Selfish Shopping

The hustle and bustle of the holiday season is on full display this week.  We’ve reached the critical timeframe – ten days out – where packages must be sent if they’re getting to destinations by Christmas.  We’re making lists, not just for Santa but also for last-minute purchases.  Now here’s the good news, weary shopper: no matter where you’re spending your holiday dollars, self-checkout is often an option.

If you’re like me, you beeline to self-checkout when you’re done shopping.  You still have “the control”, as people like to say (who also prefer to drive instead of fly).  With self-checkout you believe you can scan and bag faster than those who are paid to do so.  Maybe, but consider the decisions you have to make in the process::

  1. When do you choose self-checkout?  Most of the time, (especially if the checker-bagger lines are long) but what if you have a lot of items?  Self-checkout is awkward with a full shopping basket (ignore the stares).  One time my wife and I snagged side-by-side registers, put the cart between them, and scanned away.  Against the rules, you say?  What rules? 🙂
  2. Where do you stand in line?  This is touchy territory, shopper.  If you face the typical arrangement where one set of registers sits opposite the other, with enough open space in between, you can get separate lines for each set… which gets ugly when a person assumes he/she is entitled to the next available register on either side.  Prepare for battle.
  3. Which register do you choose?  Murphy’s Law of Self-Checkout: One of the registers doesn’t work.  You just assumed it was available because you couldn’t see the “out of order” screen until you were right in front of it.  Now you have to turn around and reclaim your place in line.  Again, ignore the stares.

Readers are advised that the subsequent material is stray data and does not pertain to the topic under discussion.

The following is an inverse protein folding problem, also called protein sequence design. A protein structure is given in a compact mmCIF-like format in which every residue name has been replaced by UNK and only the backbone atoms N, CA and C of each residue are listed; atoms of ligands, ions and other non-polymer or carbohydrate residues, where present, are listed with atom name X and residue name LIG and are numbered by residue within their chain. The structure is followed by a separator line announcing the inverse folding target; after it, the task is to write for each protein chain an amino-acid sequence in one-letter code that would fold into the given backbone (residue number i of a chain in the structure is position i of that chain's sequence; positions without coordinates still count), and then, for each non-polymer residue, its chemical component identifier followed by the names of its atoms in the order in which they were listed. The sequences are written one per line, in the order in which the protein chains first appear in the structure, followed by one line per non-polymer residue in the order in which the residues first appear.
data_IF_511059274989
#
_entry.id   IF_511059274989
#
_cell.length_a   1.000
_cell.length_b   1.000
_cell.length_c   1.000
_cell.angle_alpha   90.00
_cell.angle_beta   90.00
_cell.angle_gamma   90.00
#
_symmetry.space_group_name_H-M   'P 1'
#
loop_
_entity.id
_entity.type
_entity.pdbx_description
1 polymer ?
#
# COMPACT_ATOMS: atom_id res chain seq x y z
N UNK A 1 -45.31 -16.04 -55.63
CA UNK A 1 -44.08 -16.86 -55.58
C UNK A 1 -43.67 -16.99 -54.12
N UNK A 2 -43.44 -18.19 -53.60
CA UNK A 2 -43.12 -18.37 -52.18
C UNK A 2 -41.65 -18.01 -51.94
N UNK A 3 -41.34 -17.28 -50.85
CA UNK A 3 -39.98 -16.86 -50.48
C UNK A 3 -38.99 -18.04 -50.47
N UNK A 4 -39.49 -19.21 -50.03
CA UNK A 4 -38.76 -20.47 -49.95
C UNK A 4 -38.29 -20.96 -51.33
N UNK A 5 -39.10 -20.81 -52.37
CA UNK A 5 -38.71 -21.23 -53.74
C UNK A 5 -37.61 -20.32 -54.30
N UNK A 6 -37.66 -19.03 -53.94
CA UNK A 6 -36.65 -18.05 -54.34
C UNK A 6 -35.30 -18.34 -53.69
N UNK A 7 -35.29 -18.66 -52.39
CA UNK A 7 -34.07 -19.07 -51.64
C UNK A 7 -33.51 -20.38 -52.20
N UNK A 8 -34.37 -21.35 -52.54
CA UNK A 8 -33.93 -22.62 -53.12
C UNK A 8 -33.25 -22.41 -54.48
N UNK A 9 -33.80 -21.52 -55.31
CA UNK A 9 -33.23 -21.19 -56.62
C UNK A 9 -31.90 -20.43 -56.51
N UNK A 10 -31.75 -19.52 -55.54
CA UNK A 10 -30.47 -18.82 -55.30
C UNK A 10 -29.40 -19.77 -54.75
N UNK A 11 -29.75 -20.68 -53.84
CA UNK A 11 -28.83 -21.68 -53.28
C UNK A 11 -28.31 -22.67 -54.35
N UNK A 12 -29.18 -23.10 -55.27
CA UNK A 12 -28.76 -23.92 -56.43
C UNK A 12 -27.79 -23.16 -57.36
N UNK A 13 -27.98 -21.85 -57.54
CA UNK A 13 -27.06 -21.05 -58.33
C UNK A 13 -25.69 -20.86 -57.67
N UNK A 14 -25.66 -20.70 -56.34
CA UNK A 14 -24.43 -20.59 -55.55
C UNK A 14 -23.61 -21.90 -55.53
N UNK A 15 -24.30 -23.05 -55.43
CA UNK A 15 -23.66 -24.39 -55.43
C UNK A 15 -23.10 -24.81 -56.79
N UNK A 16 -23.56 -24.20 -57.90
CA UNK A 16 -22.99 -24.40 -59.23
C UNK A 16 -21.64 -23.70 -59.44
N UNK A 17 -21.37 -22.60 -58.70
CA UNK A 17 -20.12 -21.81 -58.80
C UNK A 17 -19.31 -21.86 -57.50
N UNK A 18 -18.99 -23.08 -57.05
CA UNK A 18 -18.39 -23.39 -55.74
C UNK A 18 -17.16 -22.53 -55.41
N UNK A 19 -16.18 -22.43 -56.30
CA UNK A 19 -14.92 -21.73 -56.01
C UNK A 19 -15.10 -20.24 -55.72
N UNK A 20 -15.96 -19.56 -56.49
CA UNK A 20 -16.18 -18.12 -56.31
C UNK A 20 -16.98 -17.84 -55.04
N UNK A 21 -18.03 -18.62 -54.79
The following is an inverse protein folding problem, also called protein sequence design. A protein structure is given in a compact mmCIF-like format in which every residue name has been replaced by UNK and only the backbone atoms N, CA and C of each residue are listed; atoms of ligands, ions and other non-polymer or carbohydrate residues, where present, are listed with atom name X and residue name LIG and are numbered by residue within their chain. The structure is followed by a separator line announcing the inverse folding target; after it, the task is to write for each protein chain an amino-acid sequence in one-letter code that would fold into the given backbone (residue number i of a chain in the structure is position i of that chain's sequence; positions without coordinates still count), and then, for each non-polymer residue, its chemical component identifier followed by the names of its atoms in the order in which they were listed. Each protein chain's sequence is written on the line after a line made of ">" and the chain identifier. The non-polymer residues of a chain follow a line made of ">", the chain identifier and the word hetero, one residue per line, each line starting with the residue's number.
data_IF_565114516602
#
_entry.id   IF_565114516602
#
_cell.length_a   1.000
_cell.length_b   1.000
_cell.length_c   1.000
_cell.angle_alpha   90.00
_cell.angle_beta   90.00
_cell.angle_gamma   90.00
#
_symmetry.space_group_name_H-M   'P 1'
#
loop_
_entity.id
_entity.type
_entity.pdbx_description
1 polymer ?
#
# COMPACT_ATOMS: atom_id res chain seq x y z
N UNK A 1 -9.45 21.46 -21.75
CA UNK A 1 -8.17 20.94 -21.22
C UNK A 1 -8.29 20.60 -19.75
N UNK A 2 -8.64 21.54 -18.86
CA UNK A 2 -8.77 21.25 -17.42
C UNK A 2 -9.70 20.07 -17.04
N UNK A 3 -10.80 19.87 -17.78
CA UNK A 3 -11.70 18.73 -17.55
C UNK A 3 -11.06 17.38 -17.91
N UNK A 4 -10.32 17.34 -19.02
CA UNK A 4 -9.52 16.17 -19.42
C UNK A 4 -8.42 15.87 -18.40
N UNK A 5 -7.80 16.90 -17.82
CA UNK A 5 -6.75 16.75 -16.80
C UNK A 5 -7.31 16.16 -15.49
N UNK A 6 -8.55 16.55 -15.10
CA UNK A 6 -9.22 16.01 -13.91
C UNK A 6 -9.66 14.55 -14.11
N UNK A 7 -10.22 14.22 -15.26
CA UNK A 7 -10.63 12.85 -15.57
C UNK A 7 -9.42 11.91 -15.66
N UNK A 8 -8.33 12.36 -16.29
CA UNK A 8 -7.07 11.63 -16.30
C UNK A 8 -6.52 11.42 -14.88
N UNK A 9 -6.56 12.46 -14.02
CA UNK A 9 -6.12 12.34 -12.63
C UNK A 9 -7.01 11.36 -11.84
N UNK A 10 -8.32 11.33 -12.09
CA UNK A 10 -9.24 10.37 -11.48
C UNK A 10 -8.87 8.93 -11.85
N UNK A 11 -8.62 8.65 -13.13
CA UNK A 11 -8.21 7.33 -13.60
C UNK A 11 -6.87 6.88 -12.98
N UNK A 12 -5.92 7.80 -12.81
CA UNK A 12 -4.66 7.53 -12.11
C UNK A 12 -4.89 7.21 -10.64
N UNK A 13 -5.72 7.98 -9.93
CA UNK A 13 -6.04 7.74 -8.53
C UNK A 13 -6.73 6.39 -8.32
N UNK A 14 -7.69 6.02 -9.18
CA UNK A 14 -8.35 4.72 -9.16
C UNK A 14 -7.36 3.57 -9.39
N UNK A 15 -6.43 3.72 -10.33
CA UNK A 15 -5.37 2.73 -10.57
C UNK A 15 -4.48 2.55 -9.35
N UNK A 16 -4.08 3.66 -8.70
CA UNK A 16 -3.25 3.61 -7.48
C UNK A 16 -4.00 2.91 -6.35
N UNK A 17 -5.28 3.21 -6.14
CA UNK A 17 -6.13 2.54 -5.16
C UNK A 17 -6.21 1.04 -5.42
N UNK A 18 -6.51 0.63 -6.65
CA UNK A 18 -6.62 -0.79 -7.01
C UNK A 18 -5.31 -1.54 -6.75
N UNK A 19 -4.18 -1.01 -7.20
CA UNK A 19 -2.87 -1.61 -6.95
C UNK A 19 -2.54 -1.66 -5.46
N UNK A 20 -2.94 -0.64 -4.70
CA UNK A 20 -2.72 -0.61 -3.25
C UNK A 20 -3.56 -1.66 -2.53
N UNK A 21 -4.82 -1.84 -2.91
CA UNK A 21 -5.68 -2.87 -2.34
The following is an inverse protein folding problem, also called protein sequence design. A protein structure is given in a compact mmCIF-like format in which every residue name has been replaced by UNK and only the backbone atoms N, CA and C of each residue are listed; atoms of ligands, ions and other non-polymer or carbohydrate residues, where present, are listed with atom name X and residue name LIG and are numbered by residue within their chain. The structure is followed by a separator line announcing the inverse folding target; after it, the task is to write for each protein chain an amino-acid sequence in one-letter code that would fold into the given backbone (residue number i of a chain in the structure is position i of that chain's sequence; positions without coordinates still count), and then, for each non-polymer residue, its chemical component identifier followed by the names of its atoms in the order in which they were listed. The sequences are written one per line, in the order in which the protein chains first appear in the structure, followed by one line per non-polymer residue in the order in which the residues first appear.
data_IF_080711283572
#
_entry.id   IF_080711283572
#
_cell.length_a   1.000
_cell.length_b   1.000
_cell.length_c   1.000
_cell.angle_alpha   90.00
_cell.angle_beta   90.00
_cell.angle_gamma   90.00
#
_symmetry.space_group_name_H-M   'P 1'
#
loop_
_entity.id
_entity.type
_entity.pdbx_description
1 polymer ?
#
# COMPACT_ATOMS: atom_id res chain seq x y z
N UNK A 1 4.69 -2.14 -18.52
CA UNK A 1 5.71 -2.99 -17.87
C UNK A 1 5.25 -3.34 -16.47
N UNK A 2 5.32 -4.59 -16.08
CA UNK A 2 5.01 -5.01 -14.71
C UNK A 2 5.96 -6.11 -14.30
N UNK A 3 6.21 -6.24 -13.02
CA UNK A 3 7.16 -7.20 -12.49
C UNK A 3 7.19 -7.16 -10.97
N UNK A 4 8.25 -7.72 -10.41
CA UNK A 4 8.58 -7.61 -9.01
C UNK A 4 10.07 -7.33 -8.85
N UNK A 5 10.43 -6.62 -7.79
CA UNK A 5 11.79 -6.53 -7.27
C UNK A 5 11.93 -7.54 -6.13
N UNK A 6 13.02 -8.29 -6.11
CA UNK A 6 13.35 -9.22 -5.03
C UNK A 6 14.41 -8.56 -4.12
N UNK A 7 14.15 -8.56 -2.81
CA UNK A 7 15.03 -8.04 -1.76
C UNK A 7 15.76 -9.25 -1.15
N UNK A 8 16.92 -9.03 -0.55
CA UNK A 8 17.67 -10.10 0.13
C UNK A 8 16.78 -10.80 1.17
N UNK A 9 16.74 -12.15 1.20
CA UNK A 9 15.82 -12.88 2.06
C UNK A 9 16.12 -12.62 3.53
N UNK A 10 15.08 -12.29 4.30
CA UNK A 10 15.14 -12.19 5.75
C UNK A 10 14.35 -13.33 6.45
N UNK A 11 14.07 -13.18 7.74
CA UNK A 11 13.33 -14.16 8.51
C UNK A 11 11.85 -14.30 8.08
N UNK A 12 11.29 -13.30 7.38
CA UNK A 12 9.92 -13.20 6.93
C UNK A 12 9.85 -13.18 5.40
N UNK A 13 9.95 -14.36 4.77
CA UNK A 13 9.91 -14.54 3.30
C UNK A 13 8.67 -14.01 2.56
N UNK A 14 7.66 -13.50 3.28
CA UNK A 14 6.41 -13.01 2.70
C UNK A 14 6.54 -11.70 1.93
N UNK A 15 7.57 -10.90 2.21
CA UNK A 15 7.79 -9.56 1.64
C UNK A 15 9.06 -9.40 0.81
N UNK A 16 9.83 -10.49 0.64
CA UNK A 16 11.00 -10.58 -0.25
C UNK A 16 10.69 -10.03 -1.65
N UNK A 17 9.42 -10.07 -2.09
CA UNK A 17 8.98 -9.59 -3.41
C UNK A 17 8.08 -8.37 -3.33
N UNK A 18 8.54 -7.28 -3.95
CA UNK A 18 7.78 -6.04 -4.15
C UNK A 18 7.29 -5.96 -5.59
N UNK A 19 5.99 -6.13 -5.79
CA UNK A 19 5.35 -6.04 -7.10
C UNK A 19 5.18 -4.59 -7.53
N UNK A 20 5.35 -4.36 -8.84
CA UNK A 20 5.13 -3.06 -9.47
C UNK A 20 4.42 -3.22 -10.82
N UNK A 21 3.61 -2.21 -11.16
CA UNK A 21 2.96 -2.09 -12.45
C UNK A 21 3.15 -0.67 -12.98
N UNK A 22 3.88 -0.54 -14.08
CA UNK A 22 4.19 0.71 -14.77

4. When do you alert the self-checkout human assistant (oxymoron?)  How many times have you gotten ahead of the system only to hear, “unexpected item in bagging area” or “please wait for assistance”?  Here’s a tip: don’t wait for assistance.  Most of the time the register is trying to catch up and just needs a little more time.  Congrats, you’re faster than a computer.

Hard to believe, but retail self-checkout just celebrated forty years.  We shoppers been doing what one writer describes as “quasi-paid unforced labor under surveillance” since the 1980s.  I remember how I wasn’t thrilled about the concept when it debuted.  Back then I thought, “Why do I have to do the checking out when someone else is paid to do it for me?”

I was even more annoyed when the airlines put up their “selfish” kiosks and dared travelers to check themselves in and print their own boarding passes.  How quickly we adapt.  Today I’ll choose self-checkout any time I’m given the option (even though surveys say 67% have a bad experience).  In fact, we’ve been conditioned to self-checking out ever since the debut of the bank ATM in the late 60s.  DIY checkout will only get more prevalent as companies reduce labor costs.  One of these days I can picture a self-checkout Starbucks, with a fully mechanical barista standing by to whip up your skinny latte.  Don’t bet against it.

Reasons we choose self-checkout (

Self-checkout is about to enter a new arena: clothing stores.  But what about those security devices attached to the sleeves or pant legs?  And how will they know if we slip an extra pair of shoes into the box? The bigger concern, however, may be image.  How will Saks or Bloomingdales look with a bank of self-checkout registers next to their fancy cosmetic counters?  Not the pretty picture of luxury shopping we’ve come to expect.

Image doesn’t matter to me so much, but my time does.  If self-checkout returns a few minutes to my day, I say sign me up.  But somewhere we’ve got to draw the line, people.  At the rate we’re going, human interaction will soon be the exception, not the rule.  It’s also not the direction a world in need of more face time should be heading.

With that, I put down the keyboard for the remainder of 2022.  Remember, the holidays are anything but “selfish”, and everything about face time.  Merry Christmas!